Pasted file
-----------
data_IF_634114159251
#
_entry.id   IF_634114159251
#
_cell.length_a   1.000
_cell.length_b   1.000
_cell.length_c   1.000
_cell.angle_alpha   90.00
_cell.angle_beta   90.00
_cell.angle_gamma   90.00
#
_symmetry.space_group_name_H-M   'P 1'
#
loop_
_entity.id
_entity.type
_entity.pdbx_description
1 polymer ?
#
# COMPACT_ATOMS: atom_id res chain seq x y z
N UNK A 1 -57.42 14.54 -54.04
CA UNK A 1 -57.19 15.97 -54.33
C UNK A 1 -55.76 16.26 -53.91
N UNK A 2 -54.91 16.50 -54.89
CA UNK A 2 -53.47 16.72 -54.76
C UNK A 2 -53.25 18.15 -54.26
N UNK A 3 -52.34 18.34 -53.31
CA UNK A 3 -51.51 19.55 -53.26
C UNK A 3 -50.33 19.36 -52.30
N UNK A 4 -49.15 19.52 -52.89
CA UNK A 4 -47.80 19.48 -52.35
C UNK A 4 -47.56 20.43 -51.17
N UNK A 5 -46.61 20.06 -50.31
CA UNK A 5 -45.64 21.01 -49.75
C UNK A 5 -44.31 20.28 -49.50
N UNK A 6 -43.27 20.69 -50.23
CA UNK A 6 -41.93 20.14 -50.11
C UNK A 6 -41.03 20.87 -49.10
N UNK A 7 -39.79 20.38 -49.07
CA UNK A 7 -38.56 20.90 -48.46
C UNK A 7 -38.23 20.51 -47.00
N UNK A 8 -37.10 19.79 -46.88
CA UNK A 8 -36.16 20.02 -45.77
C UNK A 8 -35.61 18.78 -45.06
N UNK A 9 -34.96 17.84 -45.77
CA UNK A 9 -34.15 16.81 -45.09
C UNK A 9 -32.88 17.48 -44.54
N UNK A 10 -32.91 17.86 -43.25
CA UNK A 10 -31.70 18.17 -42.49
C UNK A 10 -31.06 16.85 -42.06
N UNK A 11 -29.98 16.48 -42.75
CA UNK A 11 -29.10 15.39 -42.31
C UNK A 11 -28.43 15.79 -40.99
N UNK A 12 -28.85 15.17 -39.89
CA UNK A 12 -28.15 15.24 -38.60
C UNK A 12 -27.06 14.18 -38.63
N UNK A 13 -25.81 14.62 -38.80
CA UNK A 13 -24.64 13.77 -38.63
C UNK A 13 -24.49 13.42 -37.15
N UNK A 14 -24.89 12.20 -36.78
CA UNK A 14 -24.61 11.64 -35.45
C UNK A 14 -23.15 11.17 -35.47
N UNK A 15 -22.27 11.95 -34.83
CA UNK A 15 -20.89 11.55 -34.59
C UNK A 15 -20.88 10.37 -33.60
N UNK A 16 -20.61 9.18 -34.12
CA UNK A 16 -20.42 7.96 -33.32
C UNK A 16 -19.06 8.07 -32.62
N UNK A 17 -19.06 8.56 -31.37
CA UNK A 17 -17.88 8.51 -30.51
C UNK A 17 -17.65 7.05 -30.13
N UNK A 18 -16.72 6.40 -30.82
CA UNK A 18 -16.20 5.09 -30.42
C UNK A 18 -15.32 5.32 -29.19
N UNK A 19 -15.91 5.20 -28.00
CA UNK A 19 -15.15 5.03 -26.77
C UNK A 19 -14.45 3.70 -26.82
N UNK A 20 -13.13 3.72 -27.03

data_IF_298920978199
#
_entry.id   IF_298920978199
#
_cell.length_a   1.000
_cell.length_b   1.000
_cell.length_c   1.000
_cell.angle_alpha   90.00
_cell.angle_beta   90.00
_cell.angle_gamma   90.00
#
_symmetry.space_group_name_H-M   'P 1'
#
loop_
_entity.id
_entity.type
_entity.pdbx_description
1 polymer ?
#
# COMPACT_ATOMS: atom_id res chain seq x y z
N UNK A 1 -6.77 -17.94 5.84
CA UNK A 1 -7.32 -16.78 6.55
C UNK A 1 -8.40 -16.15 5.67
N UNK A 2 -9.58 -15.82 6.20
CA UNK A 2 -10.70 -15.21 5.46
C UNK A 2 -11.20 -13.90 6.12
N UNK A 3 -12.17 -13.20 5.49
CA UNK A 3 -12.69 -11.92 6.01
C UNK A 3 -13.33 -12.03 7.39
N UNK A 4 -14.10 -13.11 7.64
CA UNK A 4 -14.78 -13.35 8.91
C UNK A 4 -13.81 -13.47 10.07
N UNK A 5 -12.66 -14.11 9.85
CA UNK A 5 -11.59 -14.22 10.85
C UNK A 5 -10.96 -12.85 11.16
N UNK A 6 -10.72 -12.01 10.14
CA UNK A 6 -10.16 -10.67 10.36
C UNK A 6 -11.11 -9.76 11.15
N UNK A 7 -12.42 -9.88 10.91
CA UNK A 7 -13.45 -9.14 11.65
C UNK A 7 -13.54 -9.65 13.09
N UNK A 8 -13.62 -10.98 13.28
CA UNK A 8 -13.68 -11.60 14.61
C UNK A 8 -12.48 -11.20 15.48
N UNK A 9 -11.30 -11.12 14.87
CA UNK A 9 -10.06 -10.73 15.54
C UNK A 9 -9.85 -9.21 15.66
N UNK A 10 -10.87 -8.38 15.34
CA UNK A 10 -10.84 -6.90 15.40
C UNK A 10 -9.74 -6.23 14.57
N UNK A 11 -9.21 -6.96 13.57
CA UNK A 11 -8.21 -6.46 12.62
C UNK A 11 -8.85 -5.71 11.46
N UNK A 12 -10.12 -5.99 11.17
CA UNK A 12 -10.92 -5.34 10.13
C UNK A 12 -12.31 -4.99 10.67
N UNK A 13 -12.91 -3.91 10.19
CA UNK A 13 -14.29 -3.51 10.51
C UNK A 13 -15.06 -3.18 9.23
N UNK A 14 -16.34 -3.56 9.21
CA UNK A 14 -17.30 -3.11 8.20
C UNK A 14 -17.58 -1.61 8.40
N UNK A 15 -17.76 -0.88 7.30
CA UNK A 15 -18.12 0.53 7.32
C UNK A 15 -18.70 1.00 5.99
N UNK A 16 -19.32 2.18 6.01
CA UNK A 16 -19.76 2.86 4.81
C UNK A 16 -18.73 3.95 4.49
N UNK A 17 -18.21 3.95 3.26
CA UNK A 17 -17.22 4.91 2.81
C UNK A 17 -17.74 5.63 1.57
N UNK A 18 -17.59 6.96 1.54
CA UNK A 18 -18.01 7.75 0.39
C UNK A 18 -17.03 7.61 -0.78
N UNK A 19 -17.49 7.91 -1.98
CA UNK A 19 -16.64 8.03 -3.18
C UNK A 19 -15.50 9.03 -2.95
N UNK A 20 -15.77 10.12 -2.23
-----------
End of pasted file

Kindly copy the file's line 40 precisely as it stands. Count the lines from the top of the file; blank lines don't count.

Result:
CA UNK A 7 -38.56 20.90 -48.46